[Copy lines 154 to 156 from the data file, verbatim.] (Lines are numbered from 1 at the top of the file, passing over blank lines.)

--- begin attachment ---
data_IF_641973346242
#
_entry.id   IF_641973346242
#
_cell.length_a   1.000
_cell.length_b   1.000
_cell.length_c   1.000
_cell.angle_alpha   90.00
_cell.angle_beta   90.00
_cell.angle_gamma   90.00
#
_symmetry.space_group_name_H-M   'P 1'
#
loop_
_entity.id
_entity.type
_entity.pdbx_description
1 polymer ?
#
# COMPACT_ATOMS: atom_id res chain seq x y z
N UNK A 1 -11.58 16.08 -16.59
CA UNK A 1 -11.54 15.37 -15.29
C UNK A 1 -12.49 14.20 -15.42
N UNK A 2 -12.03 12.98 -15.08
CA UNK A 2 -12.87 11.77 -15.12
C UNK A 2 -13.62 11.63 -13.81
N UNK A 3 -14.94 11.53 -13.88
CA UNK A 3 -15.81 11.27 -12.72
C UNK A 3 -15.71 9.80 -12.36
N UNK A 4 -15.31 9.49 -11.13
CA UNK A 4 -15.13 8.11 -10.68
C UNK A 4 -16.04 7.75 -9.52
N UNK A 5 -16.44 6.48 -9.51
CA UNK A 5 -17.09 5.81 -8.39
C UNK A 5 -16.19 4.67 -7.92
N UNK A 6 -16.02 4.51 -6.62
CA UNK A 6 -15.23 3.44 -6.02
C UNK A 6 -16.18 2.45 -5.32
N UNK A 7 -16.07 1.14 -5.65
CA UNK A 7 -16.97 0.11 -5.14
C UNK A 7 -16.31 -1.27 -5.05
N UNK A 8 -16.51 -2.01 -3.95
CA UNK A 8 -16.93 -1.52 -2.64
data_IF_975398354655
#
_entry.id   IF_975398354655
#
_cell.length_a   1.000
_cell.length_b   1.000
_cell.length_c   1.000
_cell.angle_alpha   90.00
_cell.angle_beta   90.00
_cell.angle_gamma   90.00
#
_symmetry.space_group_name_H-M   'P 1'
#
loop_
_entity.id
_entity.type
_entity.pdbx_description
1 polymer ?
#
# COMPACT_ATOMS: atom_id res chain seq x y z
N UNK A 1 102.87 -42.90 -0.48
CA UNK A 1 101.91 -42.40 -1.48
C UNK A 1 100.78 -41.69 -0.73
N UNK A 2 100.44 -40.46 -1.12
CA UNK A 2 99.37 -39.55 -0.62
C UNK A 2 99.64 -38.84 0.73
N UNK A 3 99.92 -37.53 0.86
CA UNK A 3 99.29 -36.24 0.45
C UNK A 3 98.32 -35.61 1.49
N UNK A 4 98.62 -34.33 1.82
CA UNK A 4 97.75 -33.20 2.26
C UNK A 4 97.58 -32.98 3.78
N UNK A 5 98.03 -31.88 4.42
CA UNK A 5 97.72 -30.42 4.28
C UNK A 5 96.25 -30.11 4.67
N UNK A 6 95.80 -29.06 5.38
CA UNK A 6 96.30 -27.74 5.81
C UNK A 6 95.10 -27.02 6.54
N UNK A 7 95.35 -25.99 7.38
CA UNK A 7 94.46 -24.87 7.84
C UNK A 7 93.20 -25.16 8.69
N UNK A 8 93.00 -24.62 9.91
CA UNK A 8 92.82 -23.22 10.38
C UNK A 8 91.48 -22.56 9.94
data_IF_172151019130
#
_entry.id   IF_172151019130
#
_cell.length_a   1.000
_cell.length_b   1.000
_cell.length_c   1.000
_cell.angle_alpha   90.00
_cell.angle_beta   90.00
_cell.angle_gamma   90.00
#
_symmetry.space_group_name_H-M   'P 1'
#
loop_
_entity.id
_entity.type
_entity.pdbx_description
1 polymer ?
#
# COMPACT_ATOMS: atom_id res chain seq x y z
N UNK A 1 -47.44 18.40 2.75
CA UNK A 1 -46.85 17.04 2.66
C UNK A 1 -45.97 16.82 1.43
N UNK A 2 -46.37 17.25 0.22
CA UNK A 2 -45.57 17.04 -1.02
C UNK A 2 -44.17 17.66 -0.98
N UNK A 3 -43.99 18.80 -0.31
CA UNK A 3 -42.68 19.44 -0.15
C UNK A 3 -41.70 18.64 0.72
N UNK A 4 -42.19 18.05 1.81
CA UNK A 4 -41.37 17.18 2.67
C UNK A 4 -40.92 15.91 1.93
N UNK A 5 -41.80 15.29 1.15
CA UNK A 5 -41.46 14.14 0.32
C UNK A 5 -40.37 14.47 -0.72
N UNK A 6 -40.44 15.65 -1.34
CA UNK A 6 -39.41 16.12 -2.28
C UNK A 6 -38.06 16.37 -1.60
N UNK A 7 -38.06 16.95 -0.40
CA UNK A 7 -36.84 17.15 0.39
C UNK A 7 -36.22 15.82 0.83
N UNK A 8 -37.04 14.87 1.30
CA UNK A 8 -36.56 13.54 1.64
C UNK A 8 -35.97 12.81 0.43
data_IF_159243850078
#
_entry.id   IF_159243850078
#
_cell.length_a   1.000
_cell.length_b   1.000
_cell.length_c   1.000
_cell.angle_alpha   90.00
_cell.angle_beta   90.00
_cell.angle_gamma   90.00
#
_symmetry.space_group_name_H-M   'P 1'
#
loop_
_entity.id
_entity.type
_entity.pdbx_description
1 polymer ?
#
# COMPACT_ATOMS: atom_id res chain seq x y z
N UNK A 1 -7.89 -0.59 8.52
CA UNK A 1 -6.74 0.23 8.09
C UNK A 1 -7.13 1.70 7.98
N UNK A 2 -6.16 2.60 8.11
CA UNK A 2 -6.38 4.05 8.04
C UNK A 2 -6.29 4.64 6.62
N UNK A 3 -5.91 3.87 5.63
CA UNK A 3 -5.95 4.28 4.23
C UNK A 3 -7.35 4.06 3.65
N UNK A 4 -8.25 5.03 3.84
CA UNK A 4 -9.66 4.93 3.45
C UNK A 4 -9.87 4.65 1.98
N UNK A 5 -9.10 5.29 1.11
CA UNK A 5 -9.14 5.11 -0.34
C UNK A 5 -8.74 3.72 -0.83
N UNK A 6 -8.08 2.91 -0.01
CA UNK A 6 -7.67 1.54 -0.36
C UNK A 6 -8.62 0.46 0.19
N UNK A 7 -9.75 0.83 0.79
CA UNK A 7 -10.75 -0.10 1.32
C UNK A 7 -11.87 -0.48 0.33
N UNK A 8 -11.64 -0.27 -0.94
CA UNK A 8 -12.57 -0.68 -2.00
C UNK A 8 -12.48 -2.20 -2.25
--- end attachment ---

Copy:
C UNK A 1 -7.13 1.70 7.98
N UNK A 2 -6.16 2.60 8.11
CA UNK A 2 -6.38 4.05 8.04